Let other stories pour in.

I was reading the book What Makes a Baby by Cory Silverberg with my son recently.  It tells kids about the nuts and bolts, sperm and eggs make babies, but it intentionally leaves out how the sperm and the egg meet to open the conversation for each kid to discuss the facts in the context of their own lives. If they were adopted or conceived by IVF or through their parents, the story will naturally be different.  It impressed me because it didn't shy away from terminology but also left some space for different stories about how babies come into the world into the loving arms of different kinds of families.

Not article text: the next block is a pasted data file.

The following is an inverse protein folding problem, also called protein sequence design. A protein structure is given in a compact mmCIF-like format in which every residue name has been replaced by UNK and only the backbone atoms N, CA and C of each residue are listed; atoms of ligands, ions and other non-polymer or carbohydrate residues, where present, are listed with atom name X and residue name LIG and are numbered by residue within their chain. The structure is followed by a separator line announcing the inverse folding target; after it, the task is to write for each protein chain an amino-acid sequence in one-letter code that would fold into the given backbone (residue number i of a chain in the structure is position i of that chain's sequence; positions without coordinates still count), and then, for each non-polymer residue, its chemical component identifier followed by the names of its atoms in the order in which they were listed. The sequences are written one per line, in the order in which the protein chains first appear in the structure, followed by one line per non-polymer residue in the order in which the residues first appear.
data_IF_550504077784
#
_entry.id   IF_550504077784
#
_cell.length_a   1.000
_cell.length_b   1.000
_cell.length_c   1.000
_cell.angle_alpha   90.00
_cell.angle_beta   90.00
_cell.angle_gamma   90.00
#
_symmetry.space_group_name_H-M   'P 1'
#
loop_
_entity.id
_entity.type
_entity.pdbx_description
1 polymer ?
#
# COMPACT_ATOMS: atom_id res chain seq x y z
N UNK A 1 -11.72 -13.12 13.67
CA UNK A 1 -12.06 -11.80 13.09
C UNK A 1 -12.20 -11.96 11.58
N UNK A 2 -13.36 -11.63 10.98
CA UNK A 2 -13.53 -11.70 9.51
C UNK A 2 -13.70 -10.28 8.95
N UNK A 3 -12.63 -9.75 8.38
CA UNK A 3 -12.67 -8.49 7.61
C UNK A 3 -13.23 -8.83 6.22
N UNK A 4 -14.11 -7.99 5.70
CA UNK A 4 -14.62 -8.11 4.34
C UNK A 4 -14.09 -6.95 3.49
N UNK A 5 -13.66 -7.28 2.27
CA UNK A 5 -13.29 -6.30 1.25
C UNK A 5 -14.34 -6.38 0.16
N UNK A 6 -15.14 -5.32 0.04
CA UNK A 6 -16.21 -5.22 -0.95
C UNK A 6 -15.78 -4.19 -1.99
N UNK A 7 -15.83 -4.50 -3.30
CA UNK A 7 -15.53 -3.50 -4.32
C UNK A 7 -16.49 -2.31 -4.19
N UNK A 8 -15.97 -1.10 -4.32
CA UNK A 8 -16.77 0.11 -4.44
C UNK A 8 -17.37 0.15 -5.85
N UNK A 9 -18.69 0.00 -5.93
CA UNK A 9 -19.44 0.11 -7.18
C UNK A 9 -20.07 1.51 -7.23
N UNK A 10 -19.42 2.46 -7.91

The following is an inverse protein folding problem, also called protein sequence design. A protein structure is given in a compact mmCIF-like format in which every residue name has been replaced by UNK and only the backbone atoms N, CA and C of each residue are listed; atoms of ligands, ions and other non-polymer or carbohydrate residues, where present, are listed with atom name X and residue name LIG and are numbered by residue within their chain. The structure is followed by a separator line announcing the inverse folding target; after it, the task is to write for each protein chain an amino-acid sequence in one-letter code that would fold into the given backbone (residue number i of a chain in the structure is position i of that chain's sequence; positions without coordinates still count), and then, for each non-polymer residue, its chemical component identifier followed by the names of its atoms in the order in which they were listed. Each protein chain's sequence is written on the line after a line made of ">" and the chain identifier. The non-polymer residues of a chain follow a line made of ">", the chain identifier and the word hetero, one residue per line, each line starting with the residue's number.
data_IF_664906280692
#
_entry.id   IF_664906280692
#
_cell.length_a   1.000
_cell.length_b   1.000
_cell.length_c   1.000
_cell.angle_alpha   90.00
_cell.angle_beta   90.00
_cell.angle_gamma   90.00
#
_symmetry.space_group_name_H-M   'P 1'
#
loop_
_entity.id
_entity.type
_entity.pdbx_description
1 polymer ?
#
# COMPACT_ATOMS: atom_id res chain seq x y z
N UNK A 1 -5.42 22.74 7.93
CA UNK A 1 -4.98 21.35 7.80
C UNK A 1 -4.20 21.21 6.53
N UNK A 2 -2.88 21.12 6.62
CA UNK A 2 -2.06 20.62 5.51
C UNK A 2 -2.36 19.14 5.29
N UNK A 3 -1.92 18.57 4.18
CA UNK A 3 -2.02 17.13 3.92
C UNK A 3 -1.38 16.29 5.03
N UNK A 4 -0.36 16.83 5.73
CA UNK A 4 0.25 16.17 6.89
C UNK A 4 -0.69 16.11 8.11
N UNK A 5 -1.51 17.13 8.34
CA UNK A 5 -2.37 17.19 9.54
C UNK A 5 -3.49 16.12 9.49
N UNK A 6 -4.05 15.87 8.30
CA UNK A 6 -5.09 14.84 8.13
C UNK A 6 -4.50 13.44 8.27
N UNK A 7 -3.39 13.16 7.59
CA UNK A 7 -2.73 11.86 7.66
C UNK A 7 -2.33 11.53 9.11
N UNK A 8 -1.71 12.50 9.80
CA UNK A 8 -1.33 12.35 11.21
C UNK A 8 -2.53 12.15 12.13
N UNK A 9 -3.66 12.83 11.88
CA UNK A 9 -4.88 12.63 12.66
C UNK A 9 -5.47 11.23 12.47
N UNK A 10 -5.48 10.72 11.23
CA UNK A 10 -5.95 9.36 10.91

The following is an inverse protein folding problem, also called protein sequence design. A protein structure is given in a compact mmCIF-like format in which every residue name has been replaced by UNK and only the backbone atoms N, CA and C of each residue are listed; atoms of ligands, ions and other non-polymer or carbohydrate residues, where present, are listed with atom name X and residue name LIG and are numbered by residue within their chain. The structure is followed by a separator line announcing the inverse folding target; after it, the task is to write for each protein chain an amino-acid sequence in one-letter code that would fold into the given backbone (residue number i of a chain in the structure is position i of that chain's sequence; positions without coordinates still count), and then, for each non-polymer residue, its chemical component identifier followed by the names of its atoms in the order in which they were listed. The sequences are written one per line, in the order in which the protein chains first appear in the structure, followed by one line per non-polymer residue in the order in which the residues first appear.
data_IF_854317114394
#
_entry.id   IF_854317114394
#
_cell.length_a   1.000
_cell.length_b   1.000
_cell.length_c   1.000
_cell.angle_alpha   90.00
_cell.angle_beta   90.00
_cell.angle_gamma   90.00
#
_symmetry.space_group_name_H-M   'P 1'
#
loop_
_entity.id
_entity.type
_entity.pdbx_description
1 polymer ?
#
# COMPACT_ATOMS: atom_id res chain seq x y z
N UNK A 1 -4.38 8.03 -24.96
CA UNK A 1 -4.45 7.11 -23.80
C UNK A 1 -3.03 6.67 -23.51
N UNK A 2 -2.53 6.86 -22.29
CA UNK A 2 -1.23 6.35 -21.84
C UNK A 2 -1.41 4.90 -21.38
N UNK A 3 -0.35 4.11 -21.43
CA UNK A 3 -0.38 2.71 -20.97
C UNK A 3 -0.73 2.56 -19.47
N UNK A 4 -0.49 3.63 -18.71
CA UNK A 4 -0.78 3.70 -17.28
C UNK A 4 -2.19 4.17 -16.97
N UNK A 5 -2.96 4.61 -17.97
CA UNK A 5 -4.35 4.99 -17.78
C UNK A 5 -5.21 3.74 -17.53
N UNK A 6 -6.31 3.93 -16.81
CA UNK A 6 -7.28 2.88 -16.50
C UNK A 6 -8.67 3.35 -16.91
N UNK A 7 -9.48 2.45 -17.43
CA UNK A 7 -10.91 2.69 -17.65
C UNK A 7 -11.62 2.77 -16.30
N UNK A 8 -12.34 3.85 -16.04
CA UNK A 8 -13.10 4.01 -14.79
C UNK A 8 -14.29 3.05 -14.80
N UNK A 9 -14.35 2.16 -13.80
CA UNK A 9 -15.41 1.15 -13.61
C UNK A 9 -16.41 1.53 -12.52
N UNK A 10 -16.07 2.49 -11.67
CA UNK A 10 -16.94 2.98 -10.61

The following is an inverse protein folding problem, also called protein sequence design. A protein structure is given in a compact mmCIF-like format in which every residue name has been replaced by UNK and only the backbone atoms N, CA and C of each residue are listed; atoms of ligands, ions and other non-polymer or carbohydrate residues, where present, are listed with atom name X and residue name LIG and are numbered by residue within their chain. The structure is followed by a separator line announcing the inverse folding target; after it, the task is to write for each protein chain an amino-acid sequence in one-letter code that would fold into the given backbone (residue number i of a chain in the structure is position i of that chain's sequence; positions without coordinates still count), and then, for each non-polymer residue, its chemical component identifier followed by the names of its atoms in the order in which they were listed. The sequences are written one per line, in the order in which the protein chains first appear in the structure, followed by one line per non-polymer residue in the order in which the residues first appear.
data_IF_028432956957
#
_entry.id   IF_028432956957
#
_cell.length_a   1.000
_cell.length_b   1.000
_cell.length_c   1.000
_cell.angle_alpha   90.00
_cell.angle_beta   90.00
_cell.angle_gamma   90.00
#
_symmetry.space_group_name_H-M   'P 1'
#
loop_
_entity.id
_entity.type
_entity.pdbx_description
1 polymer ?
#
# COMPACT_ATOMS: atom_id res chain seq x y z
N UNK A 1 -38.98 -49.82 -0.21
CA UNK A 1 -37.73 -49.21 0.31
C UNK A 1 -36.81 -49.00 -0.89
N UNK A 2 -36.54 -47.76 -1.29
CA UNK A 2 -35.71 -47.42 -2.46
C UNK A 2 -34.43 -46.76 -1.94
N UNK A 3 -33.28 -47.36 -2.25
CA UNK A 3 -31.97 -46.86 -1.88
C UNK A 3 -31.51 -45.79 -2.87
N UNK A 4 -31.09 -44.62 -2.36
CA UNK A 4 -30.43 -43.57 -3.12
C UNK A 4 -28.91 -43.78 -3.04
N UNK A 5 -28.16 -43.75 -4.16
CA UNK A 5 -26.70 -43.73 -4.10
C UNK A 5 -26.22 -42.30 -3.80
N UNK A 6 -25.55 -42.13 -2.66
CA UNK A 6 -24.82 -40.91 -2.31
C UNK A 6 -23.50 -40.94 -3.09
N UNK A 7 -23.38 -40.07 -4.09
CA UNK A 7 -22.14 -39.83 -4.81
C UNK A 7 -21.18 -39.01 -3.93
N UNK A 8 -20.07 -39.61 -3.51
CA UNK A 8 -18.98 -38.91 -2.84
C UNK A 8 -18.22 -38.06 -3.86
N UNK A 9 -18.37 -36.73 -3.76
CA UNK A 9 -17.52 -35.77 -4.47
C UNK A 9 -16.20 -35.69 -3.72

Afterwards, I thought about the literary device you encounter in some books that involves leaving some stuff out, letting the reader fill in the blanks. Instead of applying themselves to detailing every piece of glitter on the emperor's new clothes, a writer chooses to focus on characters and plot and leaves details roughly sketched, letting me do that work.

I might imagine a red gown with spiders of sequins pouring down it, you might envision a green one, encrusted with crystals.  Isn't that marvellous?

Some stories are told only to open a crack so other stories can pour in.





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